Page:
Minorca reaches a milestone
VIRGINIA -- For 40 years, the smallest taconite plant on Minnesota's Iron Range has been the steadiest. Today that little plant, ArcelorMittal Minorca, is poised to achieve an impressive milestone. At its current production rate, the 2.8 million ...
VIRGINIA - For 40 years, the smallest taconite plant on Minnesota's Iron Range has been the steadiest.
Today that little plant, ArcelorMittal Minorca, is poised to achieve an impressive milestone.
At its current production rate, the 2.8 million ton-per year facility will produce its 100 millionth ton of iron ore pellets today.
"People always ask, 'What does 100 million tons mean?' " said Jonathan Holmes, general manager of the taconite plant.
Well, Holmes did the math.
It's enough pellets that if laid end-to-end, they would stretch 243 million miles.
It's enough pellets to produce the steel needed to manufacture 60 million cars and trucks or 2.3 billion washing machines.
It's enough pellets to stretch to the sun and back and then to the moon and back 114 times.
It's enough pellets that if laid down as a roadway 120 yards wide, it would circle the earth.
Get the drift?
It's a whole lot of pellets - about 25 trillion, according to Holmes.
"It's a milestone and coupled with 40 years of operation, we've been steady and sustainable," Holmes said. "It feels good that we've been able to provide steady employment. It's been good for our employees and good for the vendor community that supports us."
As Northeastern Minnesota's taconite industry emerged, ground for the plant broke Oct. 17, 1974. The first shipment of pellets left the plant June 9, 1977.
"It was a pretty big deal," said Jeff "Buff" Swanson of Cherry, one of 10 remaining employees who have worked at the plant since it opened. "It was a new place and everybody was pretty excited about it. I'm just shocked that it's been that much (100 million tons)."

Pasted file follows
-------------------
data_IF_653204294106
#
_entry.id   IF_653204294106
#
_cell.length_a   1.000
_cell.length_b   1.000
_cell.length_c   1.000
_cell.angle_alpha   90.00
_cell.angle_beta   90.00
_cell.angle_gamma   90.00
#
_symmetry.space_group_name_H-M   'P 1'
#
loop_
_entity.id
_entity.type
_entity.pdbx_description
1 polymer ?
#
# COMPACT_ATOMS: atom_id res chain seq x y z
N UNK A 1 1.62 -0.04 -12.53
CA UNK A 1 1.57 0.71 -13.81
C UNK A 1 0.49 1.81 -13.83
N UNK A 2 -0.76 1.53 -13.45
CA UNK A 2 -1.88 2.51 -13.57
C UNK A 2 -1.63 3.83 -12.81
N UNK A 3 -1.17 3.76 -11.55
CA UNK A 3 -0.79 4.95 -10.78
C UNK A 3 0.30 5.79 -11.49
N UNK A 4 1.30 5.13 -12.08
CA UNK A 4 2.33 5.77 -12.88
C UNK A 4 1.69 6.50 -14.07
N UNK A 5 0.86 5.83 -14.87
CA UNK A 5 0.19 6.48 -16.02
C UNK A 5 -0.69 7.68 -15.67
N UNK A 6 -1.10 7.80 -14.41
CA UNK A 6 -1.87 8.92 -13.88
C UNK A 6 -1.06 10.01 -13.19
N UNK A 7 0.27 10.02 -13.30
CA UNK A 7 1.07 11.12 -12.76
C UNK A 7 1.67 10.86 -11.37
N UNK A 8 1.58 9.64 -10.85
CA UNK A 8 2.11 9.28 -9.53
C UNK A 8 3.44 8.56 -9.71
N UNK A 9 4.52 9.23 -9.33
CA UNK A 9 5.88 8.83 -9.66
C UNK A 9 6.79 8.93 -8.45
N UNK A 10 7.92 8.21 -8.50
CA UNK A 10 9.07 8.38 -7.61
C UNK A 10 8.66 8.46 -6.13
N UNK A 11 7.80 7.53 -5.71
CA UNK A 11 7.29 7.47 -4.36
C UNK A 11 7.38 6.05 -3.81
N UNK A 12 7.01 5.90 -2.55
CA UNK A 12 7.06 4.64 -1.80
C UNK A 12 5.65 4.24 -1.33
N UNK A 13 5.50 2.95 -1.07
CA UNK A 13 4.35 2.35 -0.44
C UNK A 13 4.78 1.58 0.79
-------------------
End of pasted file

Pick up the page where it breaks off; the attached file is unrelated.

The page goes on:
In spite of having a significantly smaller annual capacity than Northeastern Minnesota's other five taconite operations, ArcelorMittal Minorca has been rock solid.
Since 1987, when it began producing high-quality flux pellets, the single-line plant has idled only once. That was in 2009, when all Northeastern Minnesota taconite mining operations were temporarily shuttered in the midst of a nationwide steel recession.
"It was a new place when I came here from Erie (Mining Co.), where I had been laid off twice in six months," said Swanson, who was 19 years old when hired. "I thought, 'what did I do?' - but it was the best thing I ever did. It's been a good place to work."
Much of the plant's stability is because its pellets feed ArcelorMittal's No. 7 blast furnace at Indiana Harbor in East Chicago, Ind. It's the largest blast furnace in the Western Hemisphere and part of the biggest integrated steelmaking facility in North America.
The furnace thrives off ArcelorMittal Minorca's pellets.
"There's a specific pellet that needs to go to the No. 7 furnace and that's a key for the operation," Holmes said. "The chemistry of our pellets is custom-designed for the furnace. It's a highly-fluxed pellet which (uses) more limestone and dolomite. It's different than the flux pellets produced at the other (Northeastern Minnesota) mines, and the No. 7 blast furnace is able to take advantage of it for throughput and energy efficiency."
ArcelorMittal Minorca has only one primary crusher, one crude ore conveyor to the plant, three concentrating lines, and one pelletizing line. It means that outside of scheduled maintenance work, the plant has to operate like clockwork 24 hours a day, 365 days a year, to meet production and cost goals.
Designed to produce 2.6 million tons per year, the plant has consistently produced 2.8 to 2.9 million tons annually.
And being small has its advantages.
"The communication is easier between people," Holmes said. "From the mine to the plant, it's kind of one facility. Another advantage is the ability to work together between departments and understand that what happens in the mine impacts pellet production. The goal is to optimize the end product."
Reinvestment in the facility continues to be strong, said Holmes. Process improvements, high-quality ore, reliable production and decades of remaining mineral reserves hold promise for a long future, he said.
"If we do our job here and make a high-quality product at reasonable cost, that's your ticket to stay in business," he said.
Just like the first 100 million tons.